When the England squad for Wednesday’s friendly against Germany and Sunday’s World Cup 2018 qualifier against Lithuania was announced last week, the talking points centered around Jermain Defoe’s recall at the age of 34, Theo Walcott being dropped on his birthday, and the promising talents like James Ward-Prowse, Nathan Redmond, and Jake Livermore getting their first call-ups.
The fact there were no screaming headlines about national team captain and England’s all-time leading goalscorer not being selected speaks volumes about how far Wayne Rooney has fallen.
And it wasn’t a question of injury – the 31-year-old was declared fit to play a part in Gareth Southgate’s squad.
It has been a curious season for Rooney. The striker went past Sir Bobby Charlton to become Manchester United’s record goalscorer, just over a year after achieving the feat at international level.
That particular goal was a crucial one, an injury-time leveller at Stoke City, but it’s one of the few times this season that the former Everton man has had a significant influence on the outcome of a game.
Rooney has a manager who, not too long ago, coveted him so much that he gave serious consideration to moving to Chelsea to play under Jose Mourinho. But with Mourinho having recruited Zlatan Ibrahimovic to Manchester United and surprisingly placed his trust in players like Marcus Rashford and Anthony Martial, despite not being known for his faith in youth, Rooney has fallen down the pecking order.
His reduced playing time at club level has promptly led to his exclusion from the England squad, and there are signs that the Wayne Rooney era of English football is coming to an end.
So where does he go from here?
Rumours have been bounded about since January that this could be Rooney’s last season at Old Trafford, with a move to another Premier League club and transfers to either the MLS or the Chinese Super League being mooted.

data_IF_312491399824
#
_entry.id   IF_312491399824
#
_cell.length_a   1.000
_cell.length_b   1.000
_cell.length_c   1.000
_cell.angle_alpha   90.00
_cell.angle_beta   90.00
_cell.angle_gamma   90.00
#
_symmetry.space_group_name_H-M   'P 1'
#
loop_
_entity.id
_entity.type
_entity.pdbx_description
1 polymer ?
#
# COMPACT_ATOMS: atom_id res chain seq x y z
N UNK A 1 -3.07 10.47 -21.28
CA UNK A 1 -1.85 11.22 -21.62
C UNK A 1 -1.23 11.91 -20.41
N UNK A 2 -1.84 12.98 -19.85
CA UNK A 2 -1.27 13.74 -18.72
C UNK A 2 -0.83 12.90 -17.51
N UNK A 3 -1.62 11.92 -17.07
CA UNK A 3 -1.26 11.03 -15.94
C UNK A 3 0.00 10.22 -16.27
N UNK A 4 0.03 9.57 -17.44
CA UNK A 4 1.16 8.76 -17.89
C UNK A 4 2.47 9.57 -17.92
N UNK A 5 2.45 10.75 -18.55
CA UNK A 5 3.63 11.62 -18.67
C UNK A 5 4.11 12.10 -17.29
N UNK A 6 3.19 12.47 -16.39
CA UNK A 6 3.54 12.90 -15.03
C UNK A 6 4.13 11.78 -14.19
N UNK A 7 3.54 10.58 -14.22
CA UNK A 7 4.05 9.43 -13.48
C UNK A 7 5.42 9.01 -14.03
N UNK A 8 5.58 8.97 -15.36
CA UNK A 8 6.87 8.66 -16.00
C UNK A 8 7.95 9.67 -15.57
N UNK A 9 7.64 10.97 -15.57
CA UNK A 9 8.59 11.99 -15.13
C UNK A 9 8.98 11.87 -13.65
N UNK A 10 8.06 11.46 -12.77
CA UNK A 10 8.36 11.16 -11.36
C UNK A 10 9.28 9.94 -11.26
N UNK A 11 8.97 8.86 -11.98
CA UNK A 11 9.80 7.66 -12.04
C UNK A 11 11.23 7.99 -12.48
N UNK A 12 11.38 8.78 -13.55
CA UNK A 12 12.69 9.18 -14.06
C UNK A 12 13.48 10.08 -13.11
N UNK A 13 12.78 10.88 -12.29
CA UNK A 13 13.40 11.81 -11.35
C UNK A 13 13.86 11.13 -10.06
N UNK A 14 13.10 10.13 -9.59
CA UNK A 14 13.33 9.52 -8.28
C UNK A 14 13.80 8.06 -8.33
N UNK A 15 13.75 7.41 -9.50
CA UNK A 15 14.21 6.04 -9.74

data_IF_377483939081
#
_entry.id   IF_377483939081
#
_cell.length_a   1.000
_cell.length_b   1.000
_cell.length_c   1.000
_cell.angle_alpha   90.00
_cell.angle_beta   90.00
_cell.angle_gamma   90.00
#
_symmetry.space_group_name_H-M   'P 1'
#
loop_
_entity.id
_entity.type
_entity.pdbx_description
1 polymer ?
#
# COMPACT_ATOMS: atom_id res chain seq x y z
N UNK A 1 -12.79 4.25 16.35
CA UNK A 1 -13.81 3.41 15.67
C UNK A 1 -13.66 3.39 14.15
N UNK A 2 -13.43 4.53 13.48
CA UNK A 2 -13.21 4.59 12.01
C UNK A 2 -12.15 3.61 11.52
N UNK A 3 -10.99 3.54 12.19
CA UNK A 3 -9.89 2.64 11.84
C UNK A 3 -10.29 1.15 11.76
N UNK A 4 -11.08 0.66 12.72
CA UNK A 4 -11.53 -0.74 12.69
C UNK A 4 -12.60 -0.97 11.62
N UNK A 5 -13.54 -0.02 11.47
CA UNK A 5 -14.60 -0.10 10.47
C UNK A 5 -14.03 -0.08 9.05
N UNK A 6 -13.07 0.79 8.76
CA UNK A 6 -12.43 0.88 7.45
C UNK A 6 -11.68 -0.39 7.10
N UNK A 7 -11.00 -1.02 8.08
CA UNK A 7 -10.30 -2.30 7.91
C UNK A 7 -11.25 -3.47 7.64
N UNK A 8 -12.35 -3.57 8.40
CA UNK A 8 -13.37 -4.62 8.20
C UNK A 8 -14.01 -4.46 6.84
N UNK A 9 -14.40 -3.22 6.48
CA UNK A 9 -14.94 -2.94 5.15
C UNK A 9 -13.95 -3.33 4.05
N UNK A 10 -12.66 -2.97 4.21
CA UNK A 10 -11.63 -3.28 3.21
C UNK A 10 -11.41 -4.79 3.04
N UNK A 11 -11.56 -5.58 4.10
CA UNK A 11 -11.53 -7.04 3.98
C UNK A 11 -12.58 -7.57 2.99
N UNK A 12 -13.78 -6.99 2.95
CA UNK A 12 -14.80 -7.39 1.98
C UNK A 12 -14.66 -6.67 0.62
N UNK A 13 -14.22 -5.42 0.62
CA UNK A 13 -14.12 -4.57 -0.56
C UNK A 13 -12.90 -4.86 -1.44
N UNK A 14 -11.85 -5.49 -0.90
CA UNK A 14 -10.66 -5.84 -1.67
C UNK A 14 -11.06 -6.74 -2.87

There have even been suggestions that United, who once made Rooney the most expensive teenager in football, could let their captain return to his boyhood Blues on a free transfer.
If Rooney’s goal is simply more playing time, then any one of these moves makes sense. Even if Ibrahimovic doesn’t stay at Old Trafford beyond this summer, Mourinho will surely buy at least one more attacking player while also looking to further the development of Rashford and Martial. With that in mind, Rooney will definitely get more minutes at Everton, West Ham, or whichever Premier League club wants to sign him, and he’d be a headline attraction in China or America.
But a move to the Chinese Super League or the MLS would almost certainly guarantee that his international career is over, and for a man desperate to play in one final World Cup, that would be a bitter pill to swallow. Staying in the Premier League would be the safest bet if he wants to earn an England recall.
The hardest option, but the one that would be the most rewarding? Stay at Manchester United.
Consult Ryan Giggs on how to go from precocious, explosive teenager to revered veteran playing at the highest level into his 40s.
Fight for a place at a club that will likely be competing for top honours again. Wear the captain’s armband while hopefully lifting either the Premier League or Champions League trophy. Find the form to knock down Gareth Southgate’s door demanding a place in the England squad for the World Cup.
Wayne Rooney was always known for playing with hunger, with desire, with a fire in his belly. Does he have the stomach for one last fight?